OTTAWA — Eight years after being ridiculed and lambasted for suggesting a carbon tax, former Liberal leader Stéphane Dion says Canadians are now ready for a price on greenhouse gas emissions.
Dion, Canada's foreign affairs minister, lost the 2008 election after series of perceived faux pas and a massive Conservative ad campaign that saw him described as not a leader and someone who would impose "Dion's tax on Everything."
Foreign Affairs Minister Stephane Dion speaks to reporters at a news conference in Saguenay, Que. on Aug. 26, 2016. (Photo: Jacques Boissinot/CP)
In one ad, which was quickly pulled but still made the rounds online, Dion was pictured with his hands in the hair as a puffin poops on his shoulders, with the tag line: "Not worth the risk."
Dion was vindicated in some ways on Monday after Prime Minister Justin Trudeau announced the Liberal government would impose a carbon price. The tax would begin at $10 per tonne of greenhouse gas emissions in 2018 and would rise every year by $10 until 2022 when it would be set at $50 per tonne.
The provinces and territories would be free to follow the carbon pricing mechanisms they prefer, such as British Columbia's carbon tax or Québec's cap-and-trade system with Ontario and California. But if a province or territory failed to adopt a price, Ottawa would impose a tax and return the revenue to the jurisdiction.
Stephane Dion addresses a town hall meeting in Gatineau, Que. on Aug. 18, 2008. (Photo: Tom Hanson/CP)
Trudeau's plan is similar to Dion's 'Green Shift,' which suggested Ottawa begin immediately with $10 per tonne tax on GHGs that would steadily rise by an additional $10 per tonne each year until reaching $40 per tonne.
The plan was expected to raise $40 billion in revenues, but be returned to Canadians through tax breaks.
Businesses and the middle class would see their tax rate drop — about 10 per cent for most Canadians, Dion said at the time. There would be a big raise in child benefits, and further tax relief for Canadians making less than $50,000, as well as Northerners and rural Canadians to help offset increase costs.
"The Green Shift plan will be good for the environment and good for the economy. Good for the planet and good for your wallet," Dion's platform stated.
Dion called for 'bold leadership' 8 years ago
But Dion's plan proved deeply unpopular. Even the Grits own pollster at the time, Michael Marzolini, warned the party not to go forward with the plan.
"It was our recommendation that if a carbon tax shift absolutely must be part of our platform — and we do not recommend this at all — that it only be part of a larger environmental strategy involving actual popular proposals," said Marzolini's memo, which was obtained by the Toronto Star.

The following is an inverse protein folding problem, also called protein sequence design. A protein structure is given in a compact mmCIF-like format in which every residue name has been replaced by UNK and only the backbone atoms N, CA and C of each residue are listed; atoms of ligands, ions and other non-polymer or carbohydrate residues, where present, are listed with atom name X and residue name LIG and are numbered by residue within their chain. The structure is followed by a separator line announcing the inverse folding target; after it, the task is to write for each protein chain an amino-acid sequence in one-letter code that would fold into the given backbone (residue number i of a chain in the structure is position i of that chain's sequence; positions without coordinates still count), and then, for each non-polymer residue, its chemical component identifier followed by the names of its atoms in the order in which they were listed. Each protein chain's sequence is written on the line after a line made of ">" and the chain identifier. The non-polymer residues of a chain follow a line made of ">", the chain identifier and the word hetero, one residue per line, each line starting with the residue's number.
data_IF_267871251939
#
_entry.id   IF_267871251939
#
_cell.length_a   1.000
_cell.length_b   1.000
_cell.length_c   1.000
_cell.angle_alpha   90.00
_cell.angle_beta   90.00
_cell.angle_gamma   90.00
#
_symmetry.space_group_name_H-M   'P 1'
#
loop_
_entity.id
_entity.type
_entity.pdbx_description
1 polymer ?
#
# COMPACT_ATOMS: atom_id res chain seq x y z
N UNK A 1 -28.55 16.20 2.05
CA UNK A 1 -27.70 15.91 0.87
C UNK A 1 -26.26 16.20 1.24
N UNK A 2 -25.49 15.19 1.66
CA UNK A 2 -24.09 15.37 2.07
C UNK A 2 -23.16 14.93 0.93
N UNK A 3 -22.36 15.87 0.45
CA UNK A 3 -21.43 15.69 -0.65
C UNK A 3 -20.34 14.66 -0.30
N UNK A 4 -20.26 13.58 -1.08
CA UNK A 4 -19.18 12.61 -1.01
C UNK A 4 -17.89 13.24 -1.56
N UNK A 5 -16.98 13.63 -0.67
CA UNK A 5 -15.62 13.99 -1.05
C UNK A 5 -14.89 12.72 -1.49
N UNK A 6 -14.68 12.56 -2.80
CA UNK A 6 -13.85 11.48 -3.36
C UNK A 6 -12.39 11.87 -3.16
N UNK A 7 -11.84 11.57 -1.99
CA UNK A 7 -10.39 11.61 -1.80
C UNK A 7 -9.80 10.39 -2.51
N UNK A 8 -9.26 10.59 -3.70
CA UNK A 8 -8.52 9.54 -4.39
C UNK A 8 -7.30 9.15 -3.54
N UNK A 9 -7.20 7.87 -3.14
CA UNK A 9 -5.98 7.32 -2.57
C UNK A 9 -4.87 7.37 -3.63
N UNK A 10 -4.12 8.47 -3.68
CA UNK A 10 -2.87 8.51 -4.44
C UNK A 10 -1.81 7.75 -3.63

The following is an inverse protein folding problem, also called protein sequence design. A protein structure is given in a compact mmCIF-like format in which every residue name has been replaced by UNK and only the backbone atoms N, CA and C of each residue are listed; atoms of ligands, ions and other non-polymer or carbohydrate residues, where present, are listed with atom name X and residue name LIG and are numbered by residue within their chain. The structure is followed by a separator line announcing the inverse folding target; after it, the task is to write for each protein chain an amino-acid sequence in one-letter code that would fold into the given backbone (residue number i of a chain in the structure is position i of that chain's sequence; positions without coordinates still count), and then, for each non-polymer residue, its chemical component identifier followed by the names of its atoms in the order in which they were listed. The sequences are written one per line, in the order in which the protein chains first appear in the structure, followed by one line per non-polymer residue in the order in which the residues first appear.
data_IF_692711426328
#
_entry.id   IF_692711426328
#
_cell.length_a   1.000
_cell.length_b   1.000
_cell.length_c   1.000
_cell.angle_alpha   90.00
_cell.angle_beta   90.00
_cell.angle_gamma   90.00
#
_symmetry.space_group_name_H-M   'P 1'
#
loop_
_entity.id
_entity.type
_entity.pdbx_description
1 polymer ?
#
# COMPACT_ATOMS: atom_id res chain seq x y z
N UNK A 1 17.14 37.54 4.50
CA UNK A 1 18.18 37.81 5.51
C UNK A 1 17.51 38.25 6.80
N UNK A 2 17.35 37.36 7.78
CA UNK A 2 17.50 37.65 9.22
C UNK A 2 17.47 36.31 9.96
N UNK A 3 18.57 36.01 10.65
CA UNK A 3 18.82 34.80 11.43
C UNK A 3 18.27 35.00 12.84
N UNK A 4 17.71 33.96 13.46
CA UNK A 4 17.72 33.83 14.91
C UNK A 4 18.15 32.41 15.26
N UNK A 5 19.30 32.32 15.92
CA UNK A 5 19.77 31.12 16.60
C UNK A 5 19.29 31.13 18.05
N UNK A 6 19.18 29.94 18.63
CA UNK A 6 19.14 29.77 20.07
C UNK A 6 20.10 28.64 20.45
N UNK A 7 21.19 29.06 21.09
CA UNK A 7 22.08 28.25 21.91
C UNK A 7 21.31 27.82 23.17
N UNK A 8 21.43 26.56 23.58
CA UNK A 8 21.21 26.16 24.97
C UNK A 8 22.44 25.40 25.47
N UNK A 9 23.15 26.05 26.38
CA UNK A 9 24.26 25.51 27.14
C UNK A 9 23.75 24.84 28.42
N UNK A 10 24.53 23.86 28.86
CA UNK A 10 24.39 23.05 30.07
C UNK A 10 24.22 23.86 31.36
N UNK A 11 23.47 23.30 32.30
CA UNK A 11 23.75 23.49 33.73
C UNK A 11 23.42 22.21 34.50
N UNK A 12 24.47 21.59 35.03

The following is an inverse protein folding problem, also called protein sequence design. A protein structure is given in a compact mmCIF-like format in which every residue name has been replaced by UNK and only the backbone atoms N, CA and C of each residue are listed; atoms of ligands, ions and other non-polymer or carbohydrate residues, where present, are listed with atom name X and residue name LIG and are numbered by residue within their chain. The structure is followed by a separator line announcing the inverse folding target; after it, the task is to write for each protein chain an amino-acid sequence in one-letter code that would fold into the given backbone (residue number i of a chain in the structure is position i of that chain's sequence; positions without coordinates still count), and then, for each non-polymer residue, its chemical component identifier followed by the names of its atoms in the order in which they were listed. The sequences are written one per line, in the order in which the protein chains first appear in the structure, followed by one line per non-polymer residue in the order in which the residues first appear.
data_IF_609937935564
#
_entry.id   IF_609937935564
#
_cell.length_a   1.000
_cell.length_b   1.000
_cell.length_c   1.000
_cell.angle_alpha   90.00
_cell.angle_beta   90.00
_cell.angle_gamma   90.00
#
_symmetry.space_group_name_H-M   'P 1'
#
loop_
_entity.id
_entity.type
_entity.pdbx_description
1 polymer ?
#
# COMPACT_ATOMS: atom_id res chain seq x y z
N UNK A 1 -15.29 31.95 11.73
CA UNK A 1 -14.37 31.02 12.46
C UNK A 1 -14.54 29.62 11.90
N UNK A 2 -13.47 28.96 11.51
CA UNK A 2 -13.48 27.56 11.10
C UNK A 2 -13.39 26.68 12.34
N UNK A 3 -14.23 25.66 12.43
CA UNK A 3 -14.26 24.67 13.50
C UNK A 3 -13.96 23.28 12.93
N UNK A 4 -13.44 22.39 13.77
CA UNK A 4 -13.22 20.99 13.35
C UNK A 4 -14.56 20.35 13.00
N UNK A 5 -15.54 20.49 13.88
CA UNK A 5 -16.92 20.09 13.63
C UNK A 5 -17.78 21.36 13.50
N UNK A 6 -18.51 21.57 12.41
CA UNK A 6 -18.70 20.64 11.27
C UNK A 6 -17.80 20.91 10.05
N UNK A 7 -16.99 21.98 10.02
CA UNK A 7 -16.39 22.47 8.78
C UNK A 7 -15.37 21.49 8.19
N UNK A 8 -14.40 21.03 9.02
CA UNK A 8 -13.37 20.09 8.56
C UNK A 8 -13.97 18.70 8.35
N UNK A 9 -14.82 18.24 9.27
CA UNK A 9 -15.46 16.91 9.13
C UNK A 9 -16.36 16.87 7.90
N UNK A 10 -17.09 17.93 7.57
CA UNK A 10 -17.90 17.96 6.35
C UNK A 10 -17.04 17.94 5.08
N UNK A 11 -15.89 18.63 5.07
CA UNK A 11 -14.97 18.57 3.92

Dion, undeterred, pressed ahead, calling his plan the "bold leadership" Canada needed. "It's time to do what is right — not what is easy — for our planet and for our future," he is quoted saying in the platform.
On Monday, Dion called Environment Minister Catherine McKenna, who was meeting with her provincial counterparts in Montreal while Trudeau made the announcement in Ottawa, "a very courageous woman."
Stephane Dion gets a photo of a puffin and birthday card on his campaign plane on Sept. 27, 2008. (Photo: Ryan Remiorz/CP)
"[She] is doing what needs to be done so that Canada plays its part [to fight] one of the worst dangers that menaces humanity which is the the planet's heating up," he told The Huffington Post Canada.
The public, Dion said, is finally ready to adopt a carbon price.
"It's many years after [the 2008 election], I think people are more aware of the necessity to act, and that the price of carbon — not being the only solution — but is part of the solution," he said.
A recent Nanos poll suggests Dion is right. Among 1,000 people surveyed online, 59 per cent supported or somewhat supported a price on carbon emissions, with 62 per cent saying they would support a minimum carbon price that applies across the country.
The poll, conducted Sept. 24-27, is considered accurate within 3.1 percentage points, 19 times out of 20.
Tories say Trudeau used 'sledgehammer'
Dion said McKenna and Trudeau had showed the right leadership for Canada. "We need to act. We are not doing enough, the whole world is not doing enough, so Canada is doing more, in a way that will be effective, I'm sure."
In the Commons, the Conservatives attacked the Liberals for going too far, too quickly using a "sledgehammer" on the provinces to impose the federal government's way.
Green Party Leader Elizabeth May said the Liberals had not gone far enough and what was needed was a $50 per tonne price on GHG if Canada had any hope of meeting the Paris climate change accord target.
Dion said the view that Canada is not doing enough was "a very interesting point of view."
"It's important everyone does their share, we are not going to get there if people don't play their part."
"I prefer that than the ones that are saying that we are doing too much," he said. "But $10 per tonne is a way to ensure people will adapt, that it will be smoothly done, that we will have the time to adjust, and that we will find a way to run the economy, to have growth while decreasing our emissions."
"It's important everyone does their share, we are not going to get there if people don't play their part," he said.